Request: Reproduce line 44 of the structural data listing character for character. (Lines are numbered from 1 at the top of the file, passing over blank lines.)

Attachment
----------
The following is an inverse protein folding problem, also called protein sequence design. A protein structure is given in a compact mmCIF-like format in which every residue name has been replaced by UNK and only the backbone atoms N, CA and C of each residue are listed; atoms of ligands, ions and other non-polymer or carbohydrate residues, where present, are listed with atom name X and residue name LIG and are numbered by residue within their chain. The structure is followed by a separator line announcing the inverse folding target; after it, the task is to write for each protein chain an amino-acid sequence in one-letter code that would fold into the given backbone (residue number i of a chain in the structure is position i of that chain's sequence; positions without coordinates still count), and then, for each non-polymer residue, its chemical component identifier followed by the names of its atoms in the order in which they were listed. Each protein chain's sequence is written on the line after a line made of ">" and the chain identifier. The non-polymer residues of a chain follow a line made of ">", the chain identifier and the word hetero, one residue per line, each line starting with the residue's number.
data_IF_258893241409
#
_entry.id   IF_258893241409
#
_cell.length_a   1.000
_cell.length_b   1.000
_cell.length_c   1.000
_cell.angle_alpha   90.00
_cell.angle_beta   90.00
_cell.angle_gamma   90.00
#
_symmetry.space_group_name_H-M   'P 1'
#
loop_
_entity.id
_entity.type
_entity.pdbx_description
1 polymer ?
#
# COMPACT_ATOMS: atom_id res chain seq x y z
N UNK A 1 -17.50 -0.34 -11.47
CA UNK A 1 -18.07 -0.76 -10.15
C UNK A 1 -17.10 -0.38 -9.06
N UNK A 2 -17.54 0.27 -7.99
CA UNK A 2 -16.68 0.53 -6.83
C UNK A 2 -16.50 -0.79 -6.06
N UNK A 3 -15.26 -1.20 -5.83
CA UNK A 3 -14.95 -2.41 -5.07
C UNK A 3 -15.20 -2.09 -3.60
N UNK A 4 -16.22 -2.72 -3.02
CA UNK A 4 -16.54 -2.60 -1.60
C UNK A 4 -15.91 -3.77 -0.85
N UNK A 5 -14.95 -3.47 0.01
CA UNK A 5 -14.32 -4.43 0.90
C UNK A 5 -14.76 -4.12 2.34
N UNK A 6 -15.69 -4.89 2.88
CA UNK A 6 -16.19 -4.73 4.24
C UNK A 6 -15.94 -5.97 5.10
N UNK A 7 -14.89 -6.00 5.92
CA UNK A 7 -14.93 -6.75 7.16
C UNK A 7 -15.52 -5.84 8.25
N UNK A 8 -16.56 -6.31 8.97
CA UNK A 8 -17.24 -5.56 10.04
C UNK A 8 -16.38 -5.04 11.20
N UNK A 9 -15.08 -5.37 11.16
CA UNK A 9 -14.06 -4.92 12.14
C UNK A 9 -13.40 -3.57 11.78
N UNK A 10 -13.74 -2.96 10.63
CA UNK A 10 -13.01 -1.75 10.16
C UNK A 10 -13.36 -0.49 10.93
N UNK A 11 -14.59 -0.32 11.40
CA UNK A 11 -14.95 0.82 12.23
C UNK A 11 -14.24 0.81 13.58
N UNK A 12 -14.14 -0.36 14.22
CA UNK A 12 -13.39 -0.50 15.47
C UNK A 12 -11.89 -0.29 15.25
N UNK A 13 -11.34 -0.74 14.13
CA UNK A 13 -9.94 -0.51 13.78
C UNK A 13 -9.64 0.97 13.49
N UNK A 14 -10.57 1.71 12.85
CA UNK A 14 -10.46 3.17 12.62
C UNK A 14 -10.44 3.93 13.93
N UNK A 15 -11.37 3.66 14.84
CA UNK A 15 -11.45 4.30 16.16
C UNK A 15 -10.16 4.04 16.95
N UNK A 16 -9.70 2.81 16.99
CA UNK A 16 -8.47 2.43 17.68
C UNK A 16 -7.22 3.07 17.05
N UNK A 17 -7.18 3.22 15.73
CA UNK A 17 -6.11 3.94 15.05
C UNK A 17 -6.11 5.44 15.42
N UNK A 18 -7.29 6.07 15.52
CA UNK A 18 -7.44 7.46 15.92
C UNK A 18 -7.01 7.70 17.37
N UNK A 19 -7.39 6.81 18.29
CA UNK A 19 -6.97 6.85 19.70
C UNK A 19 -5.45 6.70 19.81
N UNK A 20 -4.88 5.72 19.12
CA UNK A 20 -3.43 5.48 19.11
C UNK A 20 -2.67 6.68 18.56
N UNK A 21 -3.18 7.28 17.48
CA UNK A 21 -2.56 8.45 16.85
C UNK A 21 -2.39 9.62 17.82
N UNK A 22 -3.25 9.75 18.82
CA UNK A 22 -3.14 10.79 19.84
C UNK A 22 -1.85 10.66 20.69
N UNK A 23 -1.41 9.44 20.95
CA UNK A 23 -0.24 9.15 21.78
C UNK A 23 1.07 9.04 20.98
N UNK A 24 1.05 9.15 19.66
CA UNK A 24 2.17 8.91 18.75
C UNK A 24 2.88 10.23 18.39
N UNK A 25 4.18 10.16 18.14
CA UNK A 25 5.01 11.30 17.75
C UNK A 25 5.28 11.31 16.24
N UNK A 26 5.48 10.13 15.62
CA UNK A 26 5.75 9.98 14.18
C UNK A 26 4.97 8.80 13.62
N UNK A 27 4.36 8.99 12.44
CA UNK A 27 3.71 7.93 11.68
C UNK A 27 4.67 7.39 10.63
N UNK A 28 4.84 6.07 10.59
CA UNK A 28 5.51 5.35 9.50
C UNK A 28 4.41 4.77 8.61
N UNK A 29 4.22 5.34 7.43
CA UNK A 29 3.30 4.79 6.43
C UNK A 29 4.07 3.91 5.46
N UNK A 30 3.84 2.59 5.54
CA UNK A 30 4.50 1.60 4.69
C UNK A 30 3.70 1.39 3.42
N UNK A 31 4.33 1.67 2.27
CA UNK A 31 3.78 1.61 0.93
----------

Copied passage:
CA UNK A 8 -17.24 -5.56 10.04